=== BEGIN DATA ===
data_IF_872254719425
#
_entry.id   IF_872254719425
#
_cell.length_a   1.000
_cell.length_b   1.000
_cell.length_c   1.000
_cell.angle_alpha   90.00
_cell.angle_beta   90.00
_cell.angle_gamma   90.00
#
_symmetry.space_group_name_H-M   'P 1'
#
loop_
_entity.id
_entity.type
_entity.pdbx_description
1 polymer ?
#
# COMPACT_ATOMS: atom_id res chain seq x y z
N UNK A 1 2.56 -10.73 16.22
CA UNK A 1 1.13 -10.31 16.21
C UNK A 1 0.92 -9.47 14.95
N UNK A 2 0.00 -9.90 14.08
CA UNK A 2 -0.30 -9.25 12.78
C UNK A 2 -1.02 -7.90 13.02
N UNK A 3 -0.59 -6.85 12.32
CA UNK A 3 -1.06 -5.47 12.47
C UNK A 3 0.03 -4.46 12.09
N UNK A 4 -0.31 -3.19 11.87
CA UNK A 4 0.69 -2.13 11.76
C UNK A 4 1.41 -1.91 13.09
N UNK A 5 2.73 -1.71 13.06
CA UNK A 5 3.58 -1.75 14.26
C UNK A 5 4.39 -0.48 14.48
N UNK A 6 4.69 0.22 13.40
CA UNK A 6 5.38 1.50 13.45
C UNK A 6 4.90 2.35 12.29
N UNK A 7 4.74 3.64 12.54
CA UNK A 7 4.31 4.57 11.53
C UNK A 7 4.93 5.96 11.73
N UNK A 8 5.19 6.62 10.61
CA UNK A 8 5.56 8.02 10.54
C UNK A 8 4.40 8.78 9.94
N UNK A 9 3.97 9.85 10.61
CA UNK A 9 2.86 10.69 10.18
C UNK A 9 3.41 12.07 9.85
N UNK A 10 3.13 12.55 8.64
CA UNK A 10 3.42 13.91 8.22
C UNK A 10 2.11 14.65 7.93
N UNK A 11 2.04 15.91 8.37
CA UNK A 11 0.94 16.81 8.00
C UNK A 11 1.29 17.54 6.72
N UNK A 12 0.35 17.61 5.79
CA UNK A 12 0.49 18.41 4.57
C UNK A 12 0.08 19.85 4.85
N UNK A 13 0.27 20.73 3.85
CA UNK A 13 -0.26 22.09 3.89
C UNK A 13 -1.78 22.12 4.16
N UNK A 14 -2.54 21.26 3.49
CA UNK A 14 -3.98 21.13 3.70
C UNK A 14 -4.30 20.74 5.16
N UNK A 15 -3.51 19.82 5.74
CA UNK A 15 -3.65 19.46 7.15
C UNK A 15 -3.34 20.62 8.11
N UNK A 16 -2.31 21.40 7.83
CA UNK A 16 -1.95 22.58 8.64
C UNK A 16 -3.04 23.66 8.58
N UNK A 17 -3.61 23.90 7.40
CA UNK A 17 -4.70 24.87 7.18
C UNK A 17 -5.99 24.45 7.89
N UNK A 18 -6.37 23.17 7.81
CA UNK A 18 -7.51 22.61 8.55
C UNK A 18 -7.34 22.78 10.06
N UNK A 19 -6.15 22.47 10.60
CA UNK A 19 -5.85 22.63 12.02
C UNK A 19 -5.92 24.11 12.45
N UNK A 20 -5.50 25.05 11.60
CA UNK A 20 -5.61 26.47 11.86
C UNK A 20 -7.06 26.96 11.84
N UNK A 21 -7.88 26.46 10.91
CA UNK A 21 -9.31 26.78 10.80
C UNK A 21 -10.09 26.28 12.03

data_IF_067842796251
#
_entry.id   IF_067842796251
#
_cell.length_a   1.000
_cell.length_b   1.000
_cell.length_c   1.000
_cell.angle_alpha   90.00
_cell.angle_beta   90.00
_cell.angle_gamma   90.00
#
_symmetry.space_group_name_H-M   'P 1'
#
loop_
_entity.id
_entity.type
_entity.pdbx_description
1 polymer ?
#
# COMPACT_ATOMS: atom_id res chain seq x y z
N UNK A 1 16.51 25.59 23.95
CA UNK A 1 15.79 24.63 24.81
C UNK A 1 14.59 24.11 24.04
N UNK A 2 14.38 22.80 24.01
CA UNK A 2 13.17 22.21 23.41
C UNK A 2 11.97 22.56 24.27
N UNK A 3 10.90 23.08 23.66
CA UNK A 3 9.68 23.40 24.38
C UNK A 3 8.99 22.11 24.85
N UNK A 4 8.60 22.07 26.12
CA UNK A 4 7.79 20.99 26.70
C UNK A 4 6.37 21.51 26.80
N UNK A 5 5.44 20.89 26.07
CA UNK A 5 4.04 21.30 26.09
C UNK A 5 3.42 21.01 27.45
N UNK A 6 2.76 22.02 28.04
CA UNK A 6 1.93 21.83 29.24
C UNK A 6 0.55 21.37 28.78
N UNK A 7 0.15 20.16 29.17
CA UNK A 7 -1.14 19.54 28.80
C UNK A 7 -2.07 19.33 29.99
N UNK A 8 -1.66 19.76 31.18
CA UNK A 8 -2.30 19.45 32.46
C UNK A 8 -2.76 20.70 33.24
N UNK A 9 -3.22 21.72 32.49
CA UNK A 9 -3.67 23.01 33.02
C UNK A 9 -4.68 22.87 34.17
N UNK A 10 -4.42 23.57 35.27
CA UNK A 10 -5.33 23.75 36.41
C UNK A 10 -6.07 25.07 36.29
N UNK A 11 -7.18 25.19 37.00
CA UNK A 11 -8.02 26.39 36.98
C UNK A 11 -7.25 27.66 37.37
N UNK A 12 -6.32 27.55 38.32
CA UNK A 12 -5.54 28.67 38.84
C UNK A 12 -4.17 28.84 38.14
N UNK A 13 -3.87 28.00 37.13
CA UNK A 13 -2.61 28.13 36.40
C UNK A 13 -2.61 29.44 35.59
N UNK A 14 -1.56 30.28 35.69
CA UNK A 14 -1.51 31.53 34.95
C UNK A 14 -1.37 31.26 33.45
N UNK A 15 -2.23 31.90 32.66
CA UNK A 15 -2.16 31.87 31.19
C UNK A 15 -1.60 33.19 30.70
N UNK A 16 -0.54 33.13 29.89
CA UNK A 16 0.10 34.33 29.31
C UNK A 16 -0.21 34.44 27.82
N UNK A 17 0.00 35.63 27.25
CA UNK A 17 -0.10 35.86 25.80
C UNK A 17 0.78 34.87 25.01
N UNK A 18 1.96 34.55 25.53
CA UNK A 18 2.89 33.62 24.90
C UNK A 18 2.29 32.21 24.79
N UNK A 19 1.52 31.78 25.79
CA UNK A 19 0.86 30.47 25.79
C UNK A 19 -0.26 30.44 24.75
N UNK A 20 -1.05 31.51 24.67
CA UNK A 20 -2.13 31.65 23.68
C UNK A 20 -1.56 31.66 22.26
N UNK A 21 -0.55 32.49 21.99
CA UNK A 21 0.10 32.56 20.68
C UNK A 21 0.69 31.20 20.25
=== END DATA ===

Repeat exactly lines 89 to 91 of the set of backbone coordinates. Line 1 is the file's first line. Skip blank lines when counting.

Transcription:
_cell.length_b   1.000
_cell.length_c   1.000
_cell.angle_alpha   90.00